New arbitration cases 'unlikely'

Updated: 2016-07-19 06:47


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New arbitration cases 'unlikely'

A sailor raises signal flags on the Chinese Navy missile destroyer Hefei during a military exercise off the Xisha Islands on the South China Sea on July 8, 2016. [Photo by ZHA CHUNMING/CHINA DAILY]

Political discussion to solve disputes is more effective, experts at seminar say

Most Southeast Asian countries are not likely to follow Manila's suit of unilaterally initiating an arbitration case against China, experts said on Monday at a think tank seminar on the South China Sea issue.

Zhao Qizheng, former minister of China's State Council Information Office, said in his keynote speech that it would be the most practical choice for ASEAN members to focus on cooperation with China.

"The disputes in the South China Sea are only a problem between China and some of the ASEAN member states, not all of them," he said.

Oh Ei Sun, a senior fellow at the Institute of Defence and Strategic Studies at Nanyang Technological University in Singapore, said most ASEAN countries concerned with South China Sea issues are likely to continue with their traditional call for nonviolent resolution of conflicts and adherence to international law.

"Vietnam is unlikely to institute a similar case, as it always had a unique way of resolving differences with China, sometimes through party-to-party channels," he said.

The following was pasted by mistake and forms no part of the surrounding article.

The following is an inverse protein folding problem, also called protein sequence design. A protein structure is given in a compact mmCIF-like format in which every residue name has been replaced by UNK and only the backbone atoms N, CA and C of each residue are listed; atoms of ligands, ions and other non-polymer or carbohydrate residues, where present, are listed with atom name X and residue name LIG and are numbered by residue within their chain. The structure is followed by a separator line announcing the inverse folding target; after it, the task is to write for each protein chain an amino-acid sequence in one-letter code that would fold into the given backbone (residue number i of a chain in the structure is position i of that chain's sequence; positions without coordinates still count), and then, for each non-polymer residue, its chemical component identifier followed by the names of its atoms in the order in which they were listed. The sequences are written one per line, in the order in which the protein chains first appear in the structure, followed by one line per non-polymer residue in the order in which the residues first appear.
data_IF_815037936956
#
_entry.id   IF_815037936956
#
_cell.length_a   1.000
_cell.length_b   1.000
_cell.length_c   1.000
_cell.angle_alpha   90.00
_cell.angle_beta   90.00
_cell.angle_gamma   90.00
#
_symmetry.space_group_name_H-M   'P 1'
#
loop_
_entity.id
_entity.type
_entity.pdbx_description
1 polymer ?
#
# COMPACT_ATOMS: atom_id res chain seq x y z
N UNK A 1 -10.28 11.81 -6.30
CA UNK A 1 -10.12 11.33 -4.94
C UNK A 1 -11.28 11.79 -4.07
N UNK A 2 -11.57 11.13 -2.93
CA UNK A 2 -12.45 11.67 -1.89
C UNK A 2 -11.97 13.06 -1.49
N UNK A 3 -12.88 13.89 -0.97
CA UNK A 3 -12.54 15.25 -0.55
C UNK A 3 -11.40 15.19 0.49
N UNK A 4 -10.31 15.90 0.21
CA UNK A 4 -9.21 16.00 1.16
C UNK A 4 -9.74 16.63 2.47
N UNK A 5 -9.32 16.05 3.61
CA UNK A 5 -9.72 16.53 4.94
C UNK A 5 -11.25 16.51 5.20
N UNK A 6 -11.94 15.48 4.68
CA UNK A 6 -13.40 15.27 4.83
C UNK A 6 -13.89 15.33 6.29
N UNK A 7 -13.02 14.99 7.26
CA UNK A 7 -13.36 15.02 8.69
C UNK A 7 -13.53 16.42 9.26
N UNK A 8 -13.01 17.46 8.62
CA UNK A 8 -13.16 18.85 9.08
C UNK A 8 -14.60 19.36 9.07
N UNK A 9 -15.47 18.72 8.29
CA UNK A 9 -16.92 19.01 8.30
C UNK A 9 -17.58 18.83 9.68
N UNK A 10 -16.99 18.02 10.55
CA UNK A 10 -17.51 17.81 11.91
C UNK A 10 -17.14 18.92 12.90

Mentioning that China and many ASEAN members are working together on infrastructure projects, he called on closer exchanges apart from economic deals.

"What we would not like to see is the escalation of an arms race in this part of the world. If we at least temporarily set aside the disputes, the relationship between many ASEAN countries and China would be more cordial. We do a lot of business together," he said.

Katherine Hui-Yi Tseng, an associate research fellow in the East Asian Institute, National University of Singapore, said that other ASEAN members have adopted a "wait and see posture" on how China and the Philippines solve the issue.

"They will not undertake actions in near future, because this award is actually unhelpful to their claim (all land features are rocks with no entitlement of 200 nautical miles)," she told China Daily by e-mail before the seminar.

"In the near future, these ASEAN countries are not going to launch litigation against China. Such an announcement may be more like a water-testing tactic, hoping to extract more benefits from China," she said.

Wang Yuzhu, a researcher of China-ASEAN studies at the Chinese Academy of Social Sciences, said that many China-proposed projects, including the Belt and Road Initiative and the Asian Infrastructure Investment Bank, could benefit Southeast Asia countries.

"At present, if you work with China, you are better off. I think the political leaders know it. They exaggerate the South China Sea issue just because they have other political calculations. They forget the benefit of the common people." he said.

During the seminar, a Chinese researcher denied the accusation that China is trying to tear up the unity of Association of Southeast Asian Nations through winning support from countries including Cambodia and the Laos in the China-Philippine maritime disputes.

Fan Jishe, a senior researcher at the Institute of American Studies, Chinese Academy of Social Sciences, said that the US wants to mobilize most ASEAN countries to deal with China in very negative terms, which he said is quite similar to the security architecture during the Cold War.

"It will tear apart the regional integrity formulated in the past decades, and Southeast Asian countries may be forced to take sides. That's not in ASEAN countries' interests," he said.